2,500 delegates from 183 countries participated in the forum, which found consensus in establishing regulations for commercialization at a global level, and a decision will have to be made on Friday on the protection of some shark species, endangered by the lucrative trade of their fins.
The proposal involves placing the 54 species of the families of requiem sharks (Carcharhinidae) and hammerhead sharks (Sphynidae) in Annex II of CITES (regulated trade).
In statements to the accredited press, the Panamanian delegate, Shirley Binder, stressed that it will be a historic decision if the COP19 approves the regulations for this species of sharks, since it is a very large number of shark species, representing approximately 90 percent of the market.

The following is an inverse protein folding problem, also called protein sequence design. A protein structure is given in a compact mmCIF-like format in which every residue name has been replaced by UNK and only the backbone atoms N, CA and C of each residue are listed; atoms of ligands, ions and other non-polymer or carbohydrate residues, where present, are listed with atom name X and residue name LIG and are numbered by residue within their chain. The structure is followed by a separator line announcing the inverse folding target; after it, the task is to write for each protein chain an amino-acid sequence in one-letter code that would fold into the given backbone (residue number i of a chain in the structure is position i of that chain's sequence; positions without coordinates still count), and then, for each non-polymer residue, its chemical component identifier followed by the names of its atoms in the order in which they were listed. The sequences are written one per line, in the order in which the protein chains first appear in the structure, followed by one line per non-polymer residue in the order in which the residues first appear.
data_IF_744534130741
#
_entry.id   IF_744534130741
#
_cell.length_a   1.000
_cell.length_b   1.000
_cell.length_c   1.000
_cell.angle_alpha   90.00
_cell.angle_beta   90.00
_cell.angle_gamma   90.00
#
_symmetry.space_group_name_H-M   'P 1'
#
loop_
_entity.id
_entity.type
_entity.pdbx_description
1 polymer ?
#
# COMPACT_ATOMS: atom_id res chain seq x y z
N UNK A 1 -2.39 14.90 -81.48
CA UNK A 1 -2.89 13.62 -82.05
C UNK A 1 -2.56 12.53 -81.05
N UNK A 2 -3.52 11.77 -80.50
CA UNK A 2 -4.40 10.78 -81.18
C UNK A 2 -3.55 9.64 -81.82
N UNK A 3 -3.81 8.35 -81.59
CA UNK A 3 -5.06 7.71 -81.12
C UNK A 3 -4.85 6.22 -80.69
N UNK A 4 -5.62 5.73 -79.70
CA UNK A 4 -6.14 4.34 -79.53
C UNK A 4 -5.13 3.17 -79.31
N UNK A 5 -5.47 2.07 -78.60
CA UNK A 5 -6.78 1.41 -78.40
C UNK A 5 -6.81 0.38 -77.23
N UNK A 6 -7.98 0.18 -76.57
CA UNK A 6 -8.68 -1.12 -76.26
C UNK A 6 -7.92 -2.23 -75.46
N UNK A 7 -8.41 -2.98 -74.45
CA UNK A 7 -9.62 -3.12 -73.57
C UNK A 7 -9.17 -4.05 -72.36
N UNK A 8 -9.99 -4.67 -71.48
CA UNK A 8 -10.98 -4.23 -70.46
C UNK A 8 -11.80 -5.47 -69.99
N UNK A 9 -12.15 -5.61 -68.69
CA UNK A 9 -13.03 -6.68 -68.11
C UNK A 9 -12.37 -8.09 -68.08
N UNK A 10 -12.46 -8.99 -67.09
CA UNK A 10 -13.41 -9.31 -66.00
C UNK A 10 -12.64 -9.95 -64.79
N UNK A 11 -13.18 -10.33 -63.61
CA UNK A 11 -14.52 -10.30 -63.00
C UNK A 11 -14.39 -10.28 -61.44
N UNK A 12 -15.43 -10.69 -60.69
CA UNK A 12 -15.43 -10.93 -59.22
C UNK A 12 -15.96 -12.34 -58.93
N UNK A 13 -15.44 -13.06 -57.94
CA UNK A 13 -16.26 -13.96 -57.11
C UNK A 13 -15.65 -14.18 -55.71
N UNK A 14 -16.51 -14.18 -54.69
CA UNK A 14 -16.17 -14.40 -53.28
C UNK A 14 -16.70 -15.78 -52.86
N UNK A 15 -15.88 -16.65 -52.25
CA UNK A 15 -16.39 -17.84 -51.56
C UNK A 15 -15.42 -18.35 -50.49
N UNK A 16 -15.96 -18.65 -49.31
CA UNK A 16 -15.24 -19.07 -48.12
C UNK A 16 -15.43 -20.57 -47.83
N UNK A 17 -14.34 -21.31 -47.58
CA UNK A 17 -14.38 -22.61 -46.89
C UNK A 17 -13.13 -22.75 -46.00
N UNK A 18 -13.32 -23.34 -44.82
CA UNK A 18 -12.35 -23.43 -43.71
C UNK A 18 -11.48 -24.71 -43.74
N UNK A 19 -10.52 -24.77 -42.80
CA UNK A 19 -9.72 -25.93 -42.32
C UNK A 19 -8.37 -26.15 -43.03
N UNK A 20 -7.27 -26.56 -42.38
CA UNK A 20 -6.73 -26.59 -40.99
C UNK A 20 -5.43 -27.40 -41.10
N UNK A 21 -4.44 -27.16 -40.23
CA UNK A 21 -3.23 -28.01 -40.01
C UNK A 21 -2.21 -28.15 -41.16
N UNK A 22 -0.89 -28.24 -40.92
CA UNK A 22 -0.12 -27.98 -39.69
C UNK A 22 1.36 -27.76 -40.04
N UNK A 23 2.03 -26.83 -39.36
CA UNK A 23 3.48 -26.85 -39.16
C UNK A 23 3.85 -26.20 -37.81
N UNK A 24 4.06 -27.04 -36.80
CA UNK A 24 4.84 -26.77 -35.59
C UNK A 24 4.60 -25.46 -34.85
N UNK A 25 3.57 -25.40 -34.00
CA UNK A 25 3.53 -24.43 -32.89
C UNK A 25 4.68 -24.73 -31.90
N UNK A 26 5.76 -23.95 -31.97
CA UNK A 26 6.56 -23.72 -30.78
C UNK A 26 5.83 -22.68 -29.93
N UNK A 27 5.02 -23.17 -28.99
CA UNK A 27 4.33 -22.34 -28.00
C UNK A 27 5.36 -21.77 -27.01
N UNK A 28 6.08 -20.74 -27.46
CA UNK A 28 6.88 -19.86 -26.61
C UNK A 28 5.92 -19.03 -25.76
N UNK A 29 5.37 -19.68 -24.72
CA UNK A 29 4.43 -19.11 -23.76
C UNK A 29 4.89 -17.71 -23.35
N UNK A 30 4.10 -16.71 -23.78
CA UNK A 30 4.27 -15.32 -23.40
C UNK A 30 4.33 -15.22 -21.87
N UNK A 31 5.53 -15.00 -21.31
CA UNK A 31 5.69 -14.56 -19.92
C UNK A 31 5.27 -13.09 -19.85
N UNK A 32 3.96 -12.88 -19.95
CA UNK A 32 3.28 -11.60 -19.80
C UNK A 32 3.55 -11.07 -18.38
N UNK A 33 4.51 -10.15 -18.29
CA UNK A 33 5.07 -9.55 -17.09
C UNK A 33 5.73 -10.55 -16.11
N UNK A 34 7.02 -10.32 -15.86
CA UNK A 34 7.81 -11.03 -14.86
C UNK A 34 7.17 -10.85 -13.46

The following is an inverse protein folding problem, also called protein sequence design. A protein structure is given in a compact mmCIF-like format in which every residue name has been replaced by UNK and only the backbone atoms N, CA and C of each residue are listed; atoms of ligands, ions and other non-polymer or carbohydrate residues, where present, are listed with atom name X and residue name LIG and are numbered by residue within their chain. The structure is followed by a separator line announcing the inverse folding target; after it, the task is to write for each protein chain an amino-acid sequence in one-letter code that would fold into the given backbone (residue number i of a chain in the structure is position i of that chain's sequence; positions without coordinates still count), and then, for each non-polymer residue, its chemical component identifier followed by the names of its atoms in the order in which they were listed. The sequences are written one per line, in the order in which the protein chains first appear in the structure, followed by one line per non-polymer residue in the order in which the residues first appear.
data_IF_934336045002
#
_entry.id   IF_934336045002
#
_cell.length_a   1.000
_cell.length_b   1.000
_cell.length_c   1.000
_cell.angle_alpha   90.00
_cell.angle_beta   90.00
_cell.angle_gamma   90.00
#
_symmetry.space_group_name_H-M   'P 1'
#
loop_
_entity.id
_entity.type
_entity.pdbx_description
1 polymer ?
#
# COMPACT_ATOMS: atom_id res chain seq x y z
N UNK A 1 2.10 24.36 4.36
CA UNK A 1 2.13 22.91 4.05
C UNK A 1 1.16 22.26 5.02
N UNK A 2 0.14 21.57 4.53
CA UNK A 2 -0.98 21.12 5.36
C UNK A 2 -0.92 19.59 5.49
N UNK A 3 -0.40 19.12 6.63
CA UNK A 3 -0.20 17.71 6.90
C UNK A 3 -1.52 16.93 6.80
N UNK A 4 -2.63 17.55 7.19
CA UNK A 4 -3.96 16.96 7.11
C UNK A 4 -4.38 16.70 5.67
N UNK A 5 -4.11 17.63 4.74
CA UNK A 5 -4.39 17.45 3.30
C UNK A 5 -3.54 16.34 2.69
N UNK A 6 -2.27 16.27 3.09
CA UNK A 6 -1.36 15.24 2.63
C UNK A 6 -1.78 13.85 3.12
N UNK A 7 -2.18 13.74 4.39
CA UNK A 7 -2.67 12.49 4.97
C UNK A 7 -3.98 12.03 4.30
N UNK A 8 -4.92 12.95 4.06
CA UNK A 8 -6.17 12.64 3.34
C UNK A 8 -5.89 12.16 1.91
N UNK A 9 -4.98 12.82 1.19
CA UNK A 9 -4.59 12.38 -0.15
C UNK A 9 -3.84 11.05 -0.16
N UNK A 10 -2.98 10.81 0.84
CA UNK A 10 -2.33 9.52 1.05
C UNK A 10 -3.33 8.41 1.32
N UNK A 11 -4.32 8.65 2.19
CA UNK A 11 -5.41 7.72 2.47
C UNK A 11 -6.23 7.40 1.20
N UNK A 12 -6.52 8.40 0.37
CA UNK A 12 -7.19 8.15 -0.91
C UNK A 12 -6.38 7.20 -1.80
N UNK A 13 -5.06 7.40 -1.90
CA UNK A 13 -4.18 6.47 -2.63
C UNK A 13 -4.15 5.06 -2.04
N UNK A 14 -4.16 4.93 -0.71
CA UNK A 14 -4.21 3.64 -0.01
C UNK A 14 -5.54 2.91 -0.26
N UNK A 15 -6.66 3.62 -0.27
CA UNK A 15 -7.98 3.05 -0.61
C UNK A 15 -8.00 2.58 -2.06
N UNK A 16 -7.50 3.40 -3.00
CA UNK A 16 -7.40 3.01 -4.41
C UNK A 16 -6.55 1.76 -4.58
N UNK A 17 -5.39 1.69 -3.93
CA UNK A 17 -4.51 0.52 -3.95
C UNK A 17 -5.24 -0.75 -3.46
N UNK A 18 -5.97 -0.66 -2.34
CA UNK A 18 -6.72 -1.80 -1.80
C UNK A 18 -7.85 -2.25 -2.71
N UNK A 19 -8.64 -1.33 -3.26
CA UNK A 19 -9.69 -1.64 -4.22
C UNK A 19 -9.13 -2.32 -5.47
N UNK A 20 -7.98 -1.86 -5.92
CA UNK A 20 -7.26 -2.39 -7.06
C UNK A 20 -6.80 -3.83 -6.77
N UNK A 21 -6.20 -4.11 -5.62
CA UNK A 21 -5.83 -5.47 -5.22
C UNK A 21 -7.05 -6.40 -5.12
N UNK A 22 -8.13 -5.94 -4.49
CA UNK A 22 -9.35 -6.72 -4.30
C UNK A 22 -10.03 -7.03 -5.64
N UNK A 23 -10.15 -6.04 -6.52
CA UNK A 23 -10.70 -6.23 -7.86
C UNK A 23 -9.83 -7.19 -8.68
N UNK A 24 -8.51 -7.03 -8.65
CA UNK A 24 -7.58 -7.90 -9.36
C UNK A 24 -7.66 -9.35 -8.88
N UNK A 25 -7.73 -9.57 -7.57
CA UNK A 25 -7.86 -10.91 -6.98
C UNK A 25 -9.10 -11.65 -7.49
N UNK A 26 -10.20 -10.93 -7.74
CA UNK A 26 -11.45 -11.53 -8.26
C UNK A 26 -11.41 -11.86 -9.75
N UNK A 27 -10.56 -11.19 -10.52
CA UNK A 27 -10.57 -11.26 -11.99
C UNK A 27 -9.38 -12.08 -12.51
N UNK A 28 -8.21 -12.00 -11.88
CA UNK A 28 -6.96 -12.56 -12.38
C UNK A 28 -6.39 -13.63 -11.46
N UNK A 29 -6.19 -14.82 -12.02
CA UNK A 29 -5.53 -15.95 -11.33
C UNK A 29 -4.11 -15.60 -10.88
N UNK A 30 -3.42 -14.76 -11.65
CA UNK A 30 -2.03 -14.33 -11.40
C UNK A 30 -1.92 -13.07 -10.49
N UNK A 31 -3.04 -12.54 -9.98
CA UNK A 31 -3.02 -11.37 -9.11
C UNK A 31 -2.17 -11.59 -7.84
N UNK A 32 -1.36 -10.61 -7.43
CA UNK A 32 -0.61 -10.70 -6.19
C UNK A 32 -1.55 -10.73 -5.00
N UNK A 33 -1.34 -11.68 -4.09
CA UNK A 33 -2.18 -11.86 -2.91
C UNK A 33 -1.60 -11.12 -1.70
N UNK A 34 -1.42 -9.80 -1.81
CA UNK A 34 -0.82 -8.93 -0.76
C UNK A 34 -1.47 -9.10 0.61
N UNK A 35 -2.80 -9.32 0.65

The forum must also decide this Friday on the proposal approved in Committee I of protecting the family of guitar rays (Rhinobatidae) and several species of freshwater rays (Potamotrygon).
The CITES plenary is ratifying or rejecting some 52 initiatives approved in the sessions, which began on November 14th, on various species such as crocodiles, turtles, glass frogs and others.
CITES has set international trade rules for more than 36,000 wild species since its entry into force in 1975.